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If you’re interested in politics and a regular user of YouTube, you’ve probably had the misfortune of coming across a video by the ‘Young Turks’ (or ‘YT’ as they now confidently abbreviate themselves).

The ‘Turks’ in question are real Turks by the way (quite an odd sentence, I know). The Lead man (and focus of this post) Cenk Uygur was born in Istanbul and moved with his family to the US as a child. According to Forbes, Uygur was once a fairly standard aspirational-minority Republican (Cuban and Iranian-Americans having provided the model for this), but later shifted after graduating University into the annoying ‘progressive’ more familiar to us.

In 2002, Uygur created the Young Turks internet show; intended no doubt to provide a rival to The Daily Show, then gaining fast in national popularity. That comparison stops at the intention… Jon Stewart, love him or not, is often a funny guy. The videos put out by the YT crowd are….well, not.

In case you don’t know what Cenk Uygur is like to listen to (lucky you!), try to imagine Bill Maher, but with all the humour, charisma, stage presence and wit completely subtracted.

Standard procedure on a YT podcast is for Cenk to show a clip of some intellectual colossus of the political right (the frail and eccentric Pat Robertson for example…) and then snigger righteously into the camera, drawing attention to self-evident flaws, and obvious excess. In many ways, Uygur is a political equivalent of those brave atheists who specialize in critiquing the claims of Scientology. Large arrows. Soft targets.

Still, a lack of humour and/or daring affects many decent people the world over. This alone doesn’t provide a reason to dislike Uygur, let alone describe him (as I’m going to) as ‘sinister’.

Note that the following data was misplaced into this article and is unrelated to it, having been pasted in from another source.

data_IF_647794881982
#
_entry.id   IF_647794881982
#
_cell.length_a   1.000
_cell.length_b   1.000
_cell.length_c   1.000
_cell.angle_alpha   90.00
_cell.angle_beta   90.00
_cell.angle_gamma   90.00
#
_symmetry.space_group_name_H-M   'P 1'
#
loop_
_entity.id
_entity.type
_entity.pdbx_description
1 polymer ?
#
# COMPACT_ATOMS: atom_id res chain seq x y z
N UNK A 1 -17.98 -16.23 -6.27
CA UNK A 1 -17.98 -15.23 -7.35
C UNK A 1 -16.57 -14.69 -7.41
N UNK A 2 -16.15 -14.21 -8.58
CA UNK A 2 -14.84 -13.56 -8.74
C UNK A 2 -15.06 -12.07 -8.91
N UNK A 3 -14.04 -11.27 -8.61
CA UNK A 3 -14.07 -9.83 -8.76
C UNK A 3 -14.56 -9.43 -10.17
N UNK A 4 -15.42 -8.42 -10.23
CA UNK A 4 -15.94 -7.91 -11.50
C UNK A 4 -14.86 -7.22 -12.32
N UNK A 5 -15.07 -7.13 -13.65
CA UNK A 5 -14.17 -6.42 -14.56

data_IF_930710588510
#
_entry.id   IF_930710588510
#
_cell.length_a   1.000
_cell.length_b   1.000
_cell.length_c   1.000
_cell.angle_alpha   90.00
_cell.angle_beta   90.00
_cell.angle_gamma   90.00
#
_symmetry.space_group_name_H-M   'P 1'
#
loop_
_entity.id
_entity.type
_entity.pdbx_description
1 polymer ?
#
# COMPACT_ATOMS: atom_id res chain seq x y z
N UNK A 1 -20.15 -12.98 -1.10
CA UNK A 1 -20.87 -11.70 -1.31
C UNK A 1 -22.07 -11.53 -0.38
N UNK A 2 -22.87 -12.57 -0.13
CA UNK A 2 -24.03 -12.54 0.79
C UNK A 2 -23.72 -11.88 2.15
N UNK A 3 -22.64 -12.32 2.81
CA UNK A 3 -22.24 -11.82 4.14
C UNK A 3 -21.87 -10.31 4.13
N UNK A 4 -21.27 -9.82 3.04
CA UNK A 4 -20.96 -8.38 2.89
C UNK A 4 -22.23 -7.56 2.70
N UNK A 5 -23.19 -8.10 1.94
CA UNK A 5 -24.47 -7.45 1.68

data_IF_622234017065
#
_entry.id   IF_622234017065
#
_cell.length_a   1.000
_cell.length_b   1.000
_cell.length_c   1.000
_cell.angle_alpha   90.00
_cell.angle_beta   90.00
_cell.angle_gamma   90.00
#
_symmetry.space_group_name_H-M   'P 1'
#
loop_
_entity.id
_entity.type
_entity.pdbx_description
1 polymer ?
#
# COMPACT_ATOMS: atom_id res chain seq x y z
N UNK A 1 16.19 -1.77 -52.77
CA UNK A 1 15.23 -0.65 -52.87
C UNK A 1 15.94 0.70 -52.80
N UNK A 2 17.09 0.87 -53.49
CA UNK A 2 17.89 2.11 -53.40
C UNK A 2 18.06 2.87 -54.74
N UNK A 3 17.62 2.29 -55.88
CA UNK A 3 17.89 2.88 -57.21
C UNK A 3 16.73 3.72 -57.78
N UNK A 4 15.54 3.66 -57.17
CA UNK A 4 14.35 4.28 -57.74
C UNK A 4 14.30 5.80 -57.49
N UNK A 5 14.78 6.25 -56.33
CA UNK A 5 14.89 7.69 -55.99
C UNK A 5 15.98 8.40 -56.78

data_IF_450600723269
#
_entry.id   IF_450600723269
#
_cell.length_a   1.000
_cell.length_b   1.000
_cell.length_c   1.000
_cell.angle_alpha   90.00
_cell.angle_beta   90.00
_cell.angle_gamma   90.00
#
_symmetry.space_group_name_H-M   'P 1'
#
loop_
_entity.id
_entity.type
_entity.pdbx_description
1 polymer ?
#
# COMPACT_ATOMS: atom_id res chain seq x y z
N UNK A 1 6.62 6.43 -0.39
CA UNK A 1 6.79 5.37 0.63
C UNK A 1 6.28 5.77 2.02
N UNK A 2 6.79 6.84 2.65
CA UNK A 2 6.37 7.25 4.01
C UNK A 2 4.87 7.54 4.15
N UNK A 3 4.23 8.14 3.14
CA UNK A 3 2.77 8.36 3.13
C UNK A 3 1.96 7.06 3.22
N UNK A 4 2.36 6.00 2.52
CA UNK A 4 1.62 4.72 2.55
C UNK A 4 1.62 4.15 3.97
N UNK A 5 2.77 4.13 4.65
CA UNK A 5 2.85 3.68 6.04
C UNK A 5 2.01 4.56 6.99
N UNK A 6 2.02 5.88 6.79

What frankly is sinister (and I’m far from the first to point this out) is the very name he chose for the show.

As you’ll be aware, educated reader, the ‘Young Turks’ of the former Ottoman Empire were – while nominally ‘secular’ – instrumental in the mass-slaughter of unarmed Armenian Christians during the diplomatic fog of the first World War. So great was there culpability that even Ataturk himself condemned them for their brutality (and he was hardly a liberal of the kind Uygur now so eagerly waits upon).

But perhaps this is simply consistent with the YT front-man’s real politics.

Mr Uygur, long before his ascension to national renown, made a point of denying that the genocide of the Armenians took place at all, and currently (no doubt encouraged by many a fluttering greenback) only accepts that sporadic acts of violence (intensity unspecified) occurred during the dissolution of the Ottoman system. ‘

Violence? Sorry Cenk, but a million dead Christians in a Muslim empire requires a slightly more detailed explanation.

Why exactly is Cenk so reluctant to do the decent thing here? The consensus on the genocide of the Armenians has already been drafted. He need only initial it. But he doesn’t…

Here’s what I think:

Cenk Uygur is not a ‘liberal’ by nature, or by belief. He is rather a liberal by profession. He has chosen to become a liberal in the same way as someone else might choose to become a plumber or a welder. It’s an occupation, and – in America – a most rewarding one. Deep down however, Uygur remains entirely committed to the myths of Turkish Nationalism.

In regards to the religion of his upbringing, Cenk has only declared a partial apostasy, now self-identifying as an agnostic. Revealingly, this is also the position of most Turkish Nationalists: One foot in the East, another in the West, never fully committing to either; strategic ambiguity.

Under the regime of Tacip Erdogan, the Republic of Turkey seems to be ending its long experiment with Westernisation. As it does so, keep an eye on those who still straddle the divide, and be careful what you believe from them.